Ted (2012)

So what constitutes a guilty pleasure? It’s a film that I like for personal reasons, and thus, probably have watched more than I should have.

Stuffed animals are designed to be cute, and come in a large variety these days. But nothing beats the classic teddy bear, in my opinion, in terms of cuteness.

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Not only are teddy bears extremely cute, cuddly, and huggable, but they represent our childhood. Seth MacFarlane, creator of Family Guy, uses the symbol of the teddy bear to its fullest advantage for comedy in his first feature-length film, bringing a teddy bear named Ted to life only for him to engage in profanity, drugs, and sex, possibly the three most non-child-like things to do.


Despite Ted’s inappropriate behavior, which includes the occasional middle finger and invitations to strippers, I love how Ted remains a likeable character, maintaining a certain personality trait I think everyone associates with a teddy bear: loyalty. The film makes a great decision to start off by delivering Ted’s origin story. He is John’s Christmas gift, and in true Disney fashion, John wishes upon a shooting star for his bear to come alive, and hilariously, he does! Characters respond to Ted the way I imagine they would in the real world. John’s parents freak out at the sight of a walking and talking teddy bear, as his mom grabs an unplugged whisker machine to her defense. He headlines newspapers and makes appearances on TV shows, becoming a celebrity of sorts, only to be completely forgotten since novelty always wears off. Yep. Sounds like reality to me.


Then the film develops their friendship through the title sequence, presenting a timeline made up of pictures and short clips accounting their growth over the years. By the time this was all done, I cared about Ted’s relationship with John. I was invested in it. The problem is, the film doesn’t think to develop John’s relationship with Lori before she demands for John to move on from Ted, his childhood, and become a man who’s responsible, grown-up, and serious about his career. I think the film tried to use the rationality of Lori’s requests to win the audience over to her side, but personally, I thought Lori was being immature herself, whining without offering any compromises. The film treats her like some prize to be won, since she is also being pursued by her douchebag boss, devoiding her of personality and coming off as pretty generic and undesirable.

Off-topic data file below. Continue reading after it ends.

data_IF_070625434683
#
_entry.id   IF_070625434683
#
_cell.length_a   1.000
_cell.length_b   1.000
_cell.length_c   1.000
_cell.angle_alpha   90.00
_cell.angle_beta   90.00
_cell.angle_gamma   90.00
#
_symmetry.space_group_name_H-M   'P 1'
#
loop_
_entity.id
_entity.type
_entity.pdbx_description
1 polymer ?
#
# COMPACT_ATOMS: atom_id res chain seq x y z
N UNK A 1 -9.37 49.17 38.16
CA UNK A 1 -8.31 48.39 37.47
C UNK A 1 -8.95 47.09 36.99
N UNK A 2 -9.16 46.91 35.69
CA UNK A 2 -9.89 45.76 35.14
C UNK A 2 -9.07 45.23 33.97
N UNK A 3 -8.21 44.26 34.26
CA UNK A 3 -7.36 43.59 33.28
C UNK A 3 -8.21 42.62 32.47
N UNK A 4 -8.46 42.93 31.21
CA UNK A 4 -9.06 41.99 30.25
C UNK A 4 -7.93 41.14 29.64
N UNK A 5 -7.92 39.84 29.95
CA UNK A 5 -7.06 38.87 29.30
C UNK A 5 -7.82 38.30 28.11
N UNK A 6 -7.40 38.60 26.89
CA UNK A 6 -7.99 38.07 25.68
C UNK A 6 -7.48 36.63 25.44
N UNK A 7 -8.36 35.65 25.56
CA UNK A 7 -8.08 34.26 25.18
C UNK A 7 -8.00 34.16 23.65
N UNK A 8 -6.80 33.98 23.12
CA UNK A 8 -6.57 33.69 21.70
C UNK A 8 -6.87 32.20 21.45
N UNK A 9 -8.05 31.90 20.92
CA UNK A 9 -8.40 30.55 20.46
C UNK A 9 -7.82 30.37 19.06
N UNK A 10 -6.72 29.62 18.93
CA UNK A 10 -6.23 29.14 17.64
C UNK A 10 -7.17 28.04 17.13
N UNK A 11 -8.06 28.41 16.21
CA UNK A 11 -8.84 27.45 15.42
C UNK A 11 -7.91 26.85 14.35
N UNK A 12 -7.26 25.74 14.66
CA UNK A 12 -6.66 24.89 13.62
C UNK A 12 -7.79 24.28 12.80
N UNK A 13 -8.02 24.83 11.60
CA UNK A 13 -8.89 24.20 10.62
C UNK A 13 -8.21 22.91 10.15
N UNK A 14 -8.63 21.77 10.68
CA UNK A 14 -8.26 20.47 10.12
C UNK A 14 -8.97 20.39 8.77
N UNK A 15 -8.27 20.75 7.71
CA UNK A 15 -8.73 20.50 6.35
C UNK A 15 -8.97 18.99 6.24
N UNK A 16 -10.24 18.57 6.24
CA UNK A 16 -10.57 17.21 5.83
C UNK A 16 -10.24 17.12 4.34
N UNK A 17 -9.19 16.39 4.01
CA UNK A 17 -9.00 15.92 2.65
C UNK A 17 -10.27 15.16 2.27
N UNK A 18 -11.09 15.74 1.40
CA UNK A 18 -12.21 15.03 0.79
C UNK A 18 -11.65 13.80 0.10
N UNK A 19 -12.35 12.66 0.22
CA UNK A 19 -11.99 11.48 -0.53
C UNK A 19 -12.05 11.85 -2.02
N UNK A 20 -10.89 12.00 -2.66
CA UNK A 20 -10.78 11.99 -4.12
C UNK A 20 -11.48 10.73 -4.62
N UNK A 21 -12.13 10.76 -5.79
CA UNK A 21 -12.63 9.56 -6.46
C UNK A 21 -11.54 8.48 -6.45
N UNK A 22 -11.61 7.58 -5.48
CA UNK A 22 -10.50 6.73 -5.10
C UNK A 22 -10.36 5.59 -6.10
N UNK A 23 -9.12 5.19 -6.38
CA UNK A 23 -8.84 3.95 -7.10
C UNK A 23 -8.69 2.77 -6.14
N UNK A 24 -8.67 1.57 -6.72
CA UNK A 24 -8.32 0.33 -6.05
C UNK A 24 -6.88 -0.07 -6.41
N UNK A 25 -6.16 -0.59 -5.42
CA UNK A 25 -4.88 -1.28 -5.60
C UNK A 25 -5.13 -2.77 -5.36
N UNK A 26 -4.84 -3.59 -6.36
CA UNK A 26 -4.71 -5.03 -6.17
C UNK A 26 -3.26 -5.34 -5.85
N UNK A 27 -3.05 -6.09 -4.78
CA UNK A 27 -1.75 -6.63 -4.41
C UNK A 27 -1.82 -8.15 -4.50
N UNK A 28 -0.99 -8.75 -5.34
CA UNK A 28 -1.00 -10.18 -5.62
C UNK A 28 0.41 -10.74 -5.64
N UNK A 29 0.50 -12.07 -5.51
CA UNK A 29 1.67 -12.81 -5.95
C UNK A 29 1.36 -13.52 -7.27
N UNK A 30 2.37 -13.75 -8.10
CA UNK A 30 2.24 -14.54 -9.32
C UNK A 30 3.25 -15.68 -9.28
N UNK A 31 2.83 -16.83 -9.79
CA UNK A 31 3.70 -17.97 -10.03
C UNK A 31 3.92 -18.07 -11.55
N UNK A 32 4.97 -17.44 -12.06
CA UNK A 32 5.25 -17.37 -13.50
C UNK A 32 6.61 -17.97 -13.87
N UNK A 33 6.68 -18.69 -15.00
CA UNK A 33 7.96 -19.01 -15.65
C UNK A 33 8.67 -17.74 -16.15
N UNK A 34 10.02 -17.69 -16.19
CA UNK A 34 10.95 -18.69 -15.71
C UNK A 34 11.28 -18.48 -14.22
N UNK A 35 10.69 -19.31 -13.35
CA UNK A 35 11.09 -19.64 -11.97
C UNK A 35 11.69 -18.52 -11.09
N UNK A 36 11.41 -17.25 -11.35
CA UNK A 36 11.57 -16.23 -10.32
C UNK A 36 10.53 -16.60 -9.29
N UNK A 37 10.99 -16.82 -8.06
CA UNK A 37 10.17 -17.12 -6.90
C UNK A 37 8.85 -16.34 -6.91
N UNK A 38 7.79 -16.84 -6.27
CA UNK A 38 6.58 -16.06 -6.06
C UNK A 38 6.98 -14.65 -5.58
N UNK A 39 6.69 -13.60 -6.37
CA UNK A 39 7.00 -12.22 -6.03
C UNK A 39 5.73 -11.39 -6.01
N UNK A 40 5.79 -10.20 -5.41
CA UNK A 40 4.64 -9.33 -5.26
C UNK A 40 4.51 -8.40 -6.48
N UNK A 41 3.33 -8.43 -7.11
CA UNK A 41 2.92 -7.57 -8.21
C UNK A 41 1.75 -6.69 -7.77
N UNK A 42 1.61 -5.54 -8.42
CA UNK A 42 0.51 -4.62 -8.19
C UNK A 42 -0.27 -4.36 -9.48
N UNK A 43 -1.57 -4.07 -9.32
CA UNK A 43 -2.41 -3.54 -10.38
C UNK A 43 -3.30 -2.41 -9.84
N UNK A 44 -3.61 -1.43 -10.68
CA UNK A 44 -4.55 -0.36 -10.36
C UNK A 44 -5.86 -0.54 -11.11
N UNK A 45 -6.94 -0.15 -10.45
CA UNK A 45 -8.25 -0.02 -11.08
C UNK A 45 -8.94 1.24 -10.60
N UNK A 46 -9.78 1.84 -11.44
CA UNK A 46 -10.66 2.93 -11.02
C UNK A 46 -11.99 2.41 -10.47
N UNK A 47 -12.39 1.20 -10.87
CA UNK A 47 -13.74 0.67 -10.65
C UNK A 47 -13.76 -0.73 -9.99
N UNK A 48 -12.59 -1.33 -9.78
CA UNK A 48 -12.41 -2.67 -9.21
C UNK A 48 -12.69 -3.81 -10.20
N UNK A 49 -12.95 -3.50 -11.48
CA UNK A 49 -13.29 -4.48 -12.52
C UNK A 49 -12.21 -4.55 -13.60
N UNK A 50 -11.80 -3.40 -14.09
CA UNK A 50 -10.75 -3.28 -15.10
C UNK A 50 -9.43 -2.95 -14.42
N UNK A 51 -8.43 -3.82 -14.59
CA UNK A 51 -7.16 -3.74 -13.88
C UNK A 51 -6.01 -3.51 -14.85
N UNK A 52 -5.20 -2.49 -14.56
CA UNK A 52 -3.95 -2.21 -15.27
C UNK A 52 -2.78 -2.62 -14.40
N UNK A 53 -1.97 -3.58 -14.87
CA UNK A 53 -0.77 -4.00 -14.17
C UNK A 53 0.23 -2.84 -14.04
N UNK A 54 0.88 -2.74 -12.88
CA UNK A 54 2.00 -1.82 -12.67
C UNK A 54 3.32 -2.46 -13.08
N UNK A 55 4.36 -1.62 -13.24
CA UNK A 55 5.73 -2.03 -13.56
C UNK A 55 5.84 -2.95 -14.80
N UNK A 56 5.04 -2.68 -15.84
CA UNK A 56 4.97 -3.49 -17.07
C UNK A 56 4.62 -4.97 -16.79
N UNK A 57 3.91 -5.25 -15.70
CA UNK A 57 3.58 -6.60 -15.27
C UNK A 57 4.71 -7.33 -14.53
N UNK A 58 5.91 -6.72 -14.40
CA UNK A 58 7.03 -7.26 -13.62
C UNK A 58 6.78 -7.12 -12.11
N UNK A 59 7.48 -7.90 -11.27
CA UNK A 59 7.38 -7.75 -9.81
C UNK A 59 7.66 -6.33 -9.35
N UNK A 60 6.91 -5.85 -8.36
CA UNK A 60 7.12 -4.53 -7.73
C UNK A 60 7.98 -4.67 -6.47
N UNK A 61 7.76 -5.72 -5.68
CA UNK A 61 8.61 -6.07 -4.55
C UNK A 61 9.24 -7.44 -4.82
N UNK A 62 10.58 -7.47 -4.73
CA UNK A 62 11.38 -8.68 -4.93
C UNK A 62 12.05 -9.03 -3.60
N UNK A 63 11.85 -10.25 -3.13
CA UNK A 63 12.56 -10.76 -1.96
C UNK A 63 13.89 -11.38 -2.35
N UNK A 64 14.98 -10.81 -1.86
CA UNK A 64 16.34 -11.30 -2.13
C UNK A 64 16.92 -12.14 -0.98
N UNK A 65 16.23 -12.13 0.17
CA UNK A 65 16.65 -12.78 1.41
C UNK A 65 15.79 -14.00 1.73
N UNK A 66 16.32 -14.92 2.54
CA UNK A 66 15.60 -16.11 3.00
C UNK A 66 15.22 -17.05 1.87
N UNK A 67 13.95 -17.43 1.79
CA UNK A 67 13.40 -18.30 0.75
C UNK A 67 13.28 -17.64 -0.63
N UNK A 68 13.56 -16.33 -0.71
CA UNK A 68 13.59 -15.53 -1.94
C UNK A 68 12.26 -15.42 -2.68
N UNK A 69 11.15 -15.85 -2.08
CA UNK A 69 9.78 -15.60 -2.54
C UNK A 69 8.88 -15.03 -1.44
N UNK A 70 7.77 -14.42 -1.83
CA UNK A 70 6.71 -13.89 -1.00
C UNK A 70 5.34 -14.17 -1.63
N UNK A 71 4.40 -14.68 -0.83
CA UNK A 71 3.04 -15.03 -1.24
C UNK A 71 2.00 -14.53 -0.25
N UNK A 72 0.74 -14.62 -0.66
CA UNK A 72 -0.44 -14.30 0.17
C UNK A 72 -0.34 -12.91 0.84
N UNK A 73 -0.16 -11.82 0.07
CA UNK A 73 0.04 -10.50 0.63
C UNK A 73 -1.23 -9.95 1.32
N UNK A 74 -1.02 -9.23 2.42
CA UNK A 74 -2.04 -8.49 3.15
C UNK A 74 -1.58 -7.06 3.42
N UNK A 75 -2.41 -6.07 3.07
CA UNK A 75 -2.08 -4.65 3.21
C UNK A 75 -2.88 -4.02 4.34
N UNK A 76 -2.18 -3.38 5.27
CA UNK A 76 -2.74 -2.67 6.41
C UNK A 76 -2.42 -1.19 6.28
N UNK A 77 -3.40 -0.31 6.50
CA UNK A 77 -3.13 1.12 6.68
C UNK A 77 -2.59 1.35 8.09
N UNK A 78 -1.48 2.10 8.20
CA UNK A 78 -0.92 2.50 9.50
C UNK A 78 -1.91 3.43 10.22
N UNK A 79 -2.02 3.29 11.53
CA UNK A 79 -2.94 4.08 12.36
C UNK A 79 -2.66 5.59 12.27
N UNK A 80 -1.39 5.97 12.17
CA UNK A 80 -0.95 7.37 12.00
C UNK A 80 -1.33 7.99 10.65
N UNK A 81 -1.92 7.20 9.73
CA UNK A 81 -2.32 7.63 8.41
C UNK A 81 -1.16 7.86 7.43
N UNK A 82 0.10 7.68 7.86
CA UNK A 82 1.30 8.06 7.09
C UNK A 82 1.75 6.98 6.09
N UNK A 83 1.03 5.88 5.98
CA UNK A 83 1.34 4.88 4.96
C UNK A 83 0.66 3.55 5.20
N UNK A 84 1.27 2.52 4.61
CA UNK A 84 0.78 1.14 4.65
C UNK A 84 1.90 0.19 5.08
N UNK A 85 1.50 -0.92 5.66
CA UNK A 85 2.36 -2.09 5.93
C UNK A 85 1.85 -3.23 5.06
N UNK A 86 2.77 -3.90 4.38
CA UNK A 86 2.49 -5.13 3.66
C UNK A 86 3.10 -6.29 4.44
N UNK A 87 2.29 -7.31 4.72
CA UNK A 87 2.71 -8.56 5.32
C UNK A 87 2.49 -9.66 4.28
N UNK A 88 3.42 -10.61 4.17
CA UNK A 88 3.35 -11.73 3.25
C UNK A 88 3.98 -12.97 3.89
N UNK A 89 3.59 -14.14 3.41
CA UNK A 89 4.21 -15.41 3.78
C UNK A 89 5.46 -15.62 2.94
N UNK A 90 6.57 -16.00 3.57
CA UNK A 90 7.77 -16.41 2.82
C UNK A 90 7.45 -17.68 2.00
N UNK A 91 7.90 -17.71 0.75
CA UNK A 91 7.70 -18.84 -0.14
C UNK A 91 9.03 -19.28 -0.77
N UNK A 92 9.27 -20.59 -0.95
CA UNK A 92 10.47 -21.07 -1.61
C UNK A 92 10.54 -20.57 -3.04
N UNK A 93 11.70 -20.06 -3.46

You know what, I take it back. She is VERY desirable.
You know what, I take it back. She is VERY desirable.

This also applies to John, but that’s to be expected since I don’t think Mark Wahlberg is a very good actor (or producer, for that matter). And while I will continue to assert Ted is a well-written character and is the star of the show (voiced by Seth MacFarlane himself), my gut feeling tells me that the fact he’s a teddy bear makes me connect with him more than other people will, which is why I cannot recommend this movie to everyone.


Plus, the humor is a bit raunchy, but it’s nothing unexpected if you’re familiar with Family Guy or R-rated comedies. As someone who never really thought Family Guy was particularly funny, although I do think its commentary on society is quite pointed, I still think you will likely find Ted worth the watch if you like Family Guy. There were some jokes that didn’t work for me, like there’s a whole big deal with Flash Gordan I just didn’t understand, and the movie takes a weird turn once some creepy dude tries to steal Ted for his son, providing a means for a car chase which felt random and unnecessary.


With all that said, Ted himself is a great character, embodying the essence of being a teddy bear while supplying the film with some great visual humor, constantly fighting off our expectations for the way a teddy bear should act. The introduction is also great, forging the bond between Ted and John with ease and expertise. As a big fan of animation, I found Ted’s completely CGI integration into the film to be very well-executed and seamless, as exemplified by a fight scene between John and Ted, which is hilarious to watch knowing that Ted was actually never there to throw punches and beer cans at Mark Wahlberg. And lastly, the ending, although cliched, is surprisingly emotional. I won’t give it away, but I love when comedies can not only make me laugh, but also make me feel something. I wish the human characters were as charismatic as Ted, but the story does allow Lori to redeem herself at the end. In many comedies, it is usually the laughs that redeem weak characters, but in Ted, it is fittingly a teddy bear that redeems MacFarlane’s on-and-off humor for me.


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